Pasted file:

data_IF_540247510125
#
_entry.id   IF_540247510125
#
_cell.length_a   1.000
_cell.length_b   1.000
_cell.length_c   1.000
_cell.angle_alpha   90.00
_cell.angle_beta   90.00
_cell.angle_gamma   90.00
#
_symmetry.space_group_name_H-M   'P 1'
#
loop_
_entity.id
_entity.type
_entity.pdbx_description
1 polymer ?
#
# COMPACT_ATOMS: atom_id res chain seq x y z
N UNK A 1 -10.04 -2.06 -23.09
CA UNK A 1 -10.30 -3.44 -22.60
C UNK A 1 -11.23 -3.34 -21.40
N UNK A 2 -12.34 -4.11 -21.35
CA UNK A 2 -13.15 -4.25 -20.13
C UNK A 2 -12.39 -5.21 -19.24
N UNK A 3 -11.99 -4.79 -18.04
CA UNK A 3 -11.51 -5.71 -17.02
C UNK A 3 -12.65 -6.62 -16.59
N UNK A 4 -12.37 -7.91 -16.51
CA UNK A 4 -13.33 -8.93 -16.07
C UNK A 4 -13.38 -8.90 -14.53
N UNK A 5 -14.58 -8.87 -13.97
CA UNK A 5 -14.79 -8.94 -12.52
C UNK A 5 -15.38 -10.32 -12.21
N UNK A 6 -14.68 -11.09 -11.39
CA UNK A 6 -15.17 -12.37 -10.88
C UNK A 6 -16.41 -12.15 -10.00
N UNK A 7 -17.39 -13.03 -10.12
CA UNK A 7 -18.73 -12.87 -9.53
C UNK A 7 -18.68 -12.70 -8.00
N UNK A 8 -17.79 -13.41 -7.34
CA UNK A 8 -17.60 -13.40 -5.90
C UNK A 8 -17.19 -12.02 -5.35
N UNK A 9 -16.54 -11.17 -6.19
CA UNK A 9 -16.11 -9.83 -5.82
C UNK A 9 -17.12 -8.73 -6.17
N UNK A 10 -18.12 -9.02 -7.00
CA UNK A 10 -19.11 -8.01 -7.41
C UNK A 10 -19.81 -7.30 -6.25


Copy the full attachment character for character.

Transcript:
data_IF_540247510125
#
_entry.id   IF_540247510125
#
_cell.length_a   1.000
_cell.length_b   1.000
_cell.length_c   1.000
_cell.angle_alpha   90.00
_cell.angle_beta   90.00
_cell.angle_gamma   90.00
#
_symmetry.space_group_name_H-M   'P 1'
#
loop_
_entity.id
_entity.type
_entity.pdbx_description
1 polymer ?
#
# COMPACT_ATOMS: atom_id res chain seq x y z
N UNK A 1 -10.04 -2.06 -23.09
CA UNK A 1 -10.30 -3.44 -22.60
C UNK A 1 -11.23 -3.34 -21.40
N UNK A 2 -12.34 -4.11 -21.35
CA UNK A 2 -13.15 -4.25 -20.13
C UNK A 2 -12.39 -5.21 -19.24
N UNK A 3 -11.99 -4.79 -18.04
CA UNK A 3 -11.51 -5.71 -17.02
C UNK A 3 -12.65 -6.62 -16.59
N UNK A 4 -12.37 -7.91 -16.51
CA UNK A 4 -13.33 -8.93 -16.07
C UNK A 4 -13.38 -8.90 -14.53
N UNK A 5 -14.58 -8.87 -13.97
CA UNK A 5 -14.79 -8.94 -12.52
C UNK A 5 -15.38 -10.32 -12.21
N UNK A 6 -14.68 -11.09 -11.39
CA UNK A 6 -15.17 -12.37 -10.88
C UNK A 6 -16.41 -12.15 -10.00
N UNK A 7 -17.39 -13.03 -10.12
CA UNK A 7 -18.73 -12.87 -9.53
C UNK A 7 -18.68 -12.70 -8.00
N UNK A 8 -17.79 -13.41 -7.34
CA UNK A 8 -17.60 -13.40 -5.90
C UNK A 8 -17.19 -12.02 -5.35
N UNK A 9 -16.54 -11.17 -6.19
CA UNK A 9 -16.11 -9.83 -5.82
C UNK A 9 -17.12 -8.73 -6.17
N UNK A 10 -18.12 -9.02 -7.00
CA UNK A 10 -19.11 -8.01 -7.41
C UNK A 10 -19.81 -7.30 -6.25